Veterinary clinical studies involve researching new medications, treatments, tests, or devices to determine if they improve the health and well-being of our patients. Veterinary clinical studies are also known as clinical trials or clinical research.
Participation in veterinary clinical studies is voluntary. All studies have specific criteria regarding species, diagnosis, current medications, etc. You may be asked to allow your pet to participate in a study during an appointment or, if you think your pet may qualify for one of our studies, you can contact our clinical research technician by phone at (608) 890-3484 or by e-mail at firstname.lastname@example.org. No pet is enrolled in a study without the full understanding and permission of the owner.
Patients participating in a study may receive treatments not otherwise available. A pet may or may not benefit from the study; however, all studies advance scientific knowledge. New drugs and protocols may have side effects. Studies may require return visits to UW Veterinary Care for recheck exams and laboratory tests. The School of Veterinary Medicine’s Animal Care and Use committee reviews and approves all studies to assure minimal risk to the patient.
Most studies have funding to cover the testing and procedures performed. Some studies provide new drugs, tests, or procedures for your pet at a reduced rate or free of charge. Your clinician will discuss all costs with you prior to enrolling your pet in a clinical study.
At UW Veterinary Care, our expert clinicians and staff are dedicated to raising the standard of care by using the latest technologies, while also performing research to advance veterinary and human medicine now and in the future. Clinical studies allow us to develop more effective diagnostic and treatment options for patients. Past studies have led to the development of new treatments for cancer, orthopedic conditions, and fungal disease in cats.
Funding for veterinary clinical studies can range from small gifts to large federal grants. Faculty, residents, interns, and veterinary students apply for funds through a competitive grant process, wherein expert scientists review research proposals and select the ones that are most likely to advance animal health. Common funding sources include the American Kennel Club (AKC), Morris Animal Foundation, Veterinary Orthopedic Society, the SVM’s own Companion Animal Research Fund, and even the National Institutes of Health (NIH). The NIH funds research for diseases shared by humans and companion animals.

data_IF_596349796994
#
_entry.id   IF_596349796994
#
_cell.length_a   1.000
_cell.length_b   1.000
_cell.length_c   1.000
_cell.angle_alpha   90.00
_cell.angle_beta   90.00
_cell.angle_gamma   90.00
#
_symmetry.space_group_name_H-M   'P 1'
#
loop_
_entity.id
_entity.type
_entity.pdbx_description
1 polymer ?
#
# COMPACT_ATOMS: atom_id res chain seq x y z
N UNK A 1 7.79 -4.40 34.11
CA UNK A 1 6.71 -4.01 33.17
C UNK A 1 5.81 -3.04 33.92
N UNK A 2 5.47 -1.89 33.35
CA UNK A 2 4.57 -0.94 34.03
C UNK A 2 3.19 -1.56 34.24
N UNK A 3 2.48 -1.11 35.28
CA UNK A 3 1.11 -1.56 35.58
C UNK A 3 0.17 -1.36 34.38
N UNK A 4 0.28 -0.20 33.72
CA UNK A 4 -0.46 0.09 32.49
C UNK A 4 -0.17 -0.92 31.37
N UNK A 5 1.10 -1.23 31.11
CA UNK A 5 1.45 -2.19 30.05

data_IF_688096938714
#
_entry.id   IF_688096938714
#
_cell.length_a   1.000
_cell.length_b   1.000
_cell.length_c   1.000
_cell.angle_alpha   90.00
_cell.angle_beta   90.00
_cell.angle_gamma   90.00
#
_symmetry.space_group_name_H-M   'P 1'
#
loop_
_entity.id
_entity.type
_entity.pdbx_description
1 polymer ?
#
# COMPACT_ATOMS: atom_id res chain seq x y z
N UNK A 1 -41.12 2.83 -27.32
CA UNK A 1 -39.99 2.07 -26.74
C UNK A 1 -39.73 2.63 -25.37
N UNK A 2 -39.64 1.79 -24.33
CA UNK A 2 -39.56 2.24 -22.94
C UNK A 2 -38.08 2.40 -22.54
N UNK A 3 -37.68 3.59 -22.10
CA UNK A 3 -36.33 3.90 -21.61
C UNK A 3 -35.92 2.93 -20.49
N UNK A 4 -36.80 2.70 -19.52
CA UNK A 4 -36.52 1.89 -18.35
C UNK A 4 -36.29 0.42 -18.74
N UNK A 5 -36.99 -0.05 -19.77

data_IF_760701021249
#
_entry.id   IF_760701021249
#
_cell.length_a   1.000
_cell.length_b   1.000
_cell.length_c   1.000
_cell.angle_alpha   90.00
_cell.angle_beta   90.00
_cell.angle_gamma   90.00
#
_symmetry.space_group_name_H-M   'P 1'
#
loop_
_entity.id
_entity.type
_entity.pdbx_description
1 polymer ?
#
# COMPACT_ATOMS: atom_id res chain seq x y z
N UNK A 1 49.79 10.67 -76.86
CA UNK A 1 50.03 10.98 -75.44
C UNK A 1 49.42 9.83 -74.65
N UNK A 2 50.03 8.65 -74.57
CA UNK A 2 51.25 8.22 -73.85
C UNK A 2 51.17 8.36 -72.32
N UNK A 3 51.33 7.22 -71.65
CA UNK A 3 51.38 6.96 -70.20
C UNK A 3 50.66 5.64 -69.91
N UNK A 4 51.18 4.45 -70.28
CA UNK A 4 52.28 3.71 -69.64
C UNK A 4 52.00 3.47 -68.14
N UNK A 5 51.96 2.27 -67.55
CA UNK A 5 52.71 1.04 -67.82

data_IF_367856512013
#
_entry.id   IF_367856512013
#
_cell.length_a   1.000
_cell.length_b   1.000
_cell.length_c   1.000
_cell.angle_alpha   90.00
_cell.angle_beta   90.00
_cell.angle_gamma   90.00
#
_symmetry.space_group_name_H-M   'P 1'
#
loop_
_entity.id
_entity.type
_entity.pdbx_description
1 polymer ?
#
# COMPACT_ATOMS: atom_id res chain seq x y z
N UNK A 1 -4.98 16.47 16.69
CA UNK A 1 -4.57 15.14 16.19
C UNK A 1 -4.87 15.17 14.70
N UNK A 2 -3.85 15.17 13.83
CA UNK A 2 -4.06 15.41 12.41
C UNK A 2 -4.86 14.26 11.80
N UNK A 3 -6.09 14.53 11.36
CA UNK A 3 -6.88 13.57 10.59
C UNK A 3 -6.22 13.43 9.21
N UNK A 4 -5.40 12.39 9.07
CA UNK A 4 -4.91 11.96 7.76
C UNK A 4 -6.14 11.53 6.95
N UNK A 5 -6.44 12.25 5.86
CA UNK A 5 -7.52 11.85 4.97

Clinical studies are often designed by clinicians in order to improve patient care. Studies may address a need for a better drug, a new diagnostic test, or a better understanding of a difficult disease. Studies are typically led by a faculty member and involve a research team that may include residents, interns, technicians, or veterinary students.
If a patient shows distress, illness, or side effects, it may be recommended that the patient be withdrawn from the study. Additionally, clients always have the option to remove their pet from a study for any reason, without consequences to the patient’s care. The Institutional Animal Care and Use Committee (IACUC) reviews all studies prior to approval and funding. The IACUC assures studies meet the requirements of the animal welfare laws of the National Institutes of Health (NIH).
This provides a comparison between patients receiving treatment and those not receiving treatment but keeps everything else the same. For example, if 100 patients are in a study, 50 patients may receive the treatment and the other 50 patients receive the placebo. All patients undergo the same laboratory tests, exams, etc. At the end of the study, response or lack of response to the treatment is compared by evaluating test and exam results for the group receiving the active medication and the group receiving the placebo.